I first discovered this week’s guest when a Google fairy revealed she’d written a novel about reincarnation and music. I had to try to recruit her. She turned out to be even more suitable for the series than I could have guessed. Her mother was an opera singer. She wrote her first novel to help her son understand the stories of his ancestors in China through connections to music. Her second novel deals with ideas of past lives and ethnomusicology. Her name is Denise Kahn and she’s on the Red Blog with her Undercover Soundtrack.
ancestors, authors, books, China, deepen your story, Denise Kahn, entertainment, fiction, Fix and Finish With Confidence, google, having ideas, how to write a book, how to write a novel, ideas, inspiration, music, music for writing, My Memories of a Future Life, novels, Peace of Music, publishing, reincarnation, romance, Roz Morris, self-publishing, Split-Second Lifetime, The Undercover Soundtrack, timebending, undercover soundtrack, writing, writing a novel - Nail Your Novel, Writing Characters Who'll Keep Readers Captivated: Nail Your Novel, writing life, writing to music
I’ve got a couple of slightly apparitional guest spots around the web today. I’m at Candace Austin’s Tumblr blog, Past Life Ponderings. Her novel is about past lives and she collects other authors who play with those ideas. She’s also keen to know about our own claims to former lives … come this way…
Still with the theme of shadows, I’m also at The Write Life Magazine. This time I’m talking about ghostwriting – how I started, what it takes to do the job and how you might break in. The Write Life is an online magazine, downloadable as an app or on PDF. There is a sign-up form but don’t be put off – it’s free and you also get essays about writers’ life-changing experiences, an interview with New York Times Bestseller Ingrid Ricks and a Q&A with memoirist Susan Shapiro. And it’s very pretty…
authors, beginners, books, business, Candace Austin, celebrities, deepen your story, design, entertainment, Fix and Finish With Confidence, former lives, future lives, ghostwriting, how to be a ghostwriter, how to write a book, how to write a novel, Ingrid Ricks, interviews, Laura Pepper Wu, literary fiction, literature, My Memories of a Future Life, new york times bestseller, past lives, publishing, reincarnation, Roz Morris, self-publishing, Susan Shapiro, The Write Life, what were you in a past life, who were you in a past life, writing, writing a novel - Nail Your Novel, Writing Characters Who'll Keep Readers Captivated: Nail Your Novel, writing life
My guest this week has a haunting tale with two timelines, one in the present and one aboard the magnificently doomed RMS Titanic. She first had the idea from a water effect in a Madonna album track, and when research turned up a song in the White Star Line orchestra repertoire, that piece became a signature for the characters and their loss. She is Ellie Stevenson and she’s on the Red Blog talking about the Undercover Soundtrack for Ship of Haunts: The Other Titanic Story.
authors, deepen your story, Ellie Stevenson, entertainment, Fix and Finish With Confidence, how to write a novel, inspiration, music for writing, My Memories of a Future Life, publishing, reincarnation, RMS Titanic, Roz Morris, self-publishing, Ship of Haunts: The Other Titanic Story, The Undercover Soundtrack, timelines, Titanic, Titanic stories, White Star Line, writing a novel - Nail Your Novel, Writing Characters Who'll Keep Readers Captivated: Nail Your Novel, writing to music
How did I develop the underwater world of the Soothesayers for My Memories of a Future Life? What experience did I draw on to create the musician narrator Carol? Did I start my blog to plug my writing book (a timely question considering this week’s post)? What’s this Life Form 3 novel I mention from time to time?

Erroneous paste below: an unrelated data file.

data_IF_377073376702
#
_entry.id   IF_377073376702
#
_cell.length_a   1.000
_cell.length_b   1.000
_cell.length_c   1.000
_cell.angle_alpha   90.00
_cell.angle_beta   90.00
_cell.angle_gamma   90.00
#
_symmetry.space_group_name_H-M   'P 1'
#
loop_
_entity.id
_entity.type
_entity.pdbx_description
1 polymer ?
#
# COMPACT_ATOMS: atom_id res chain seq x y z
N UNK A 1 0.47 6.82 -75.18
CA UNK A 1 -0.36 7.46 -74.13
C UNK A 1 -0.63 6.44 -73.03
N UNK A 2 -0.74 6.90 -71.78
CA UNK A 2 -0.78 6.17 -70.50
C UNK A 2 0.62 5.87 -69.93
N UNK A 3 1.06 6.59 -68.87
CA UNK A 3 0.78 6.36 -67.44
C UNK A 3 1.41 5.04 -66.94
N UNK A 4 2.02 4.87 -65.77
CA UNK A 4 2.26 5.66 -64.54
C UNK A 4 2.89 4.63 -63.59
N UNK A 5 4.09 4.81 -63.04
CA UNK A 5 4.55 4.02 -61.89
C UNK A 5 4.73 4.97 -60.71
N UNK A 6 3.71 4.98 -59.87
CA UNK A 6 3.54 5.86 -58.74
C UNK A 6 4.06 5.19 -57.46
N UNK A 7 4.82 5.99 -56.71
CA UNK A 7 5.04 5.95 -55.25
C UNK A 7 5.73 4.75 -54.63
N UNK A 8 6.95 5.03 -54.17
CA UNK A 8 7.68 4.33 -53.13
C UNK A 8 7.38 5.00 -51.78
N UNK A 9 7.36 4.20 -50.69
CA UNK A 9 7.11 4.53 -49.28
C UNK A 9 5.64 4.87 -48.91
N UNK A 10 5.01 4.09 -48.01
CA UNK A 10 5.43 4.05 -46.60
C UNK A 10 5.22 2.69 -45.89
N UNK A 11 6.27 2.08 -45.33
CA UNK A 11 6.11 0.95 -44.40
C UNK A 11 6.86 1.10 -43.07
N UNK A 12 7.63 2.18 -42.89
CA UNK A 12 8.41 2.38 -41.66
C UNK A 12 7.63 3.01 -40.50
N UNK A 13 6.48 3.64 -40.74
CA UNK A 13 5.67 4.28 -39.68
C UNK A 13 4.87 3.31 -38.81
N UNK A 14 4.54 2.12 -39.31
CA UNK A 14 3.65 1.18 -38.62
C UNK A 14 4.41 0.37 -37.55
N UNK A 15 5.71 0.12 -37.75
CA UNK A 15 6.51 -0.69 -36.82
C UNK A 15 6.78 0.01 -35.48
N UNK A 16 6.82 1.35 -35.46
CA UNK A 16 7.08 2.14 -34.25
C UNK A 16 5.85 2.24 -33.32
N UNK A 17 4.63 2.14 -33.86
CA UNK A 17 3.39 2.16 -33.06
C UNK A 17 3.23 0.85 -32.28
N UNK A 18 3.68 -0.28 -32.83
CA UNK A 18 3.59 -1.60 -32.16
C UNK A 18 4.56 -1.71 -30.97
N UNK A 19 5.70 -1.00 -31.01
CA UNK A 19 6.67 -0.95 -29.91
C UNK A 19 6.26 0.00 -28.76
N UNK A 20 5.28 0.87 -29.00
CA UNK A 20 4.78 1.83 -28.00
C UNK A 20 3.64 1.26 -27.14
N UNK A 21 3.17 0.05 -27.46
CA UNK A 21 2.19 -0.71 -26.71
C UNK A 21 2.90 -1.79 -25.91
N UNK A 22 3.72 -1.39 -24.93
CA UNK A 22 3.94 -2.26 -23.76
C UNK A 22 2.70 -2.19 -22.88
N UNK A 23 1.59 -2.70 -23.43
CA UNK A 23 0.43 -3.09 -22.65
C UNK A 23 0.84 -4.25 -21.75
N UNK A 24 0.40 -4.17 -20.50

My Memories of a Future Life was reviewed yesterday at Underground Book Reviews, and today they’re in interview mode, digging for answers… including how do I prove I ghostwrote those bestsellers? And will my career as a movie extra ever amount to anything? Come and delve…
If you have tackled any of the questions I was asked about – including creating worlds or understanding a character’s passion, share in the comments!
fantasy worlds, ghostwriting, having ideas, how to create a fantasy world, how to write a novel, interview, interviews, literary fiction, music, My Memories of a Future Life, Nail Your Novel: Why Writers Abandon Books and How You Can Draft, Fix and Finish With Confidence, novels, piano, publishing, reincarnation, Roz Morris, self-publishing, writing, writing a novel - Nail Your Novel, writing life
Over at the red home of My Memories of a Future Life I’ve been a bit more active than I anticipated. I’ve been writing material to put up nearer to my novel’s release, but people have already been asking me questions – which can only be answered in posts. In case you’re curious, here are the first three posts:
fiction, ideas, Kindle, My Memories of a Future Life, Nail Your Novel: Why Writers Abandon Books and How You Can Draft, Fix and Finish With Confidence, pianos, publishing, reincarnation, Roz Morris, Roz's fiction, Theme, writing a novel - Nail Your Novel, writing life
Exciting things have been going on behind the walls of this blog. My Memories of a Future Life now has a proper online home. To find out what the novel’s all about, knock on this link and come to the other side.
Red piano: Bonnie Schupp Photography at iStockPhoto
contemporary fiction, Derren Brown, literary fiction, modern fiction, My Memories of a Future Life, Nail Your Novel: Why Writers Abandon Books and How You Can Draft, Fix and Finish With Confidence, reincarnation, Roz Morris, Roz's fiction, slipstream fiction, writing a novel - Nail Your Novel
I post 4 to 5 useful writing links per day… and other stuffMy Tweets
- How to write a novel: following the strange – guest post on Writer.ly April 16, 2014
- ‘Road trips require a soundtrack; so do some novels’ – The Undercover Soundrtrack, Linda Collison April 16, 2014
- How to make an audiobook using ACX April 13, 2014
- ‘A trickle of notes can flood your thoughts with broken things’ – The Undercover Soundtrack, Warren FitzGerald April 9, 2014
- An easy way to make your plot plausible – control your novel’s timeline April 5, 2014
- ‘Tragedy and loss are cornerstones of my story’ – The Undercover Soundtrack, Anne Allen April 2, 2014
- How many words do you write a day? And do you have to force yourself? How successful authors do it March 30, 2014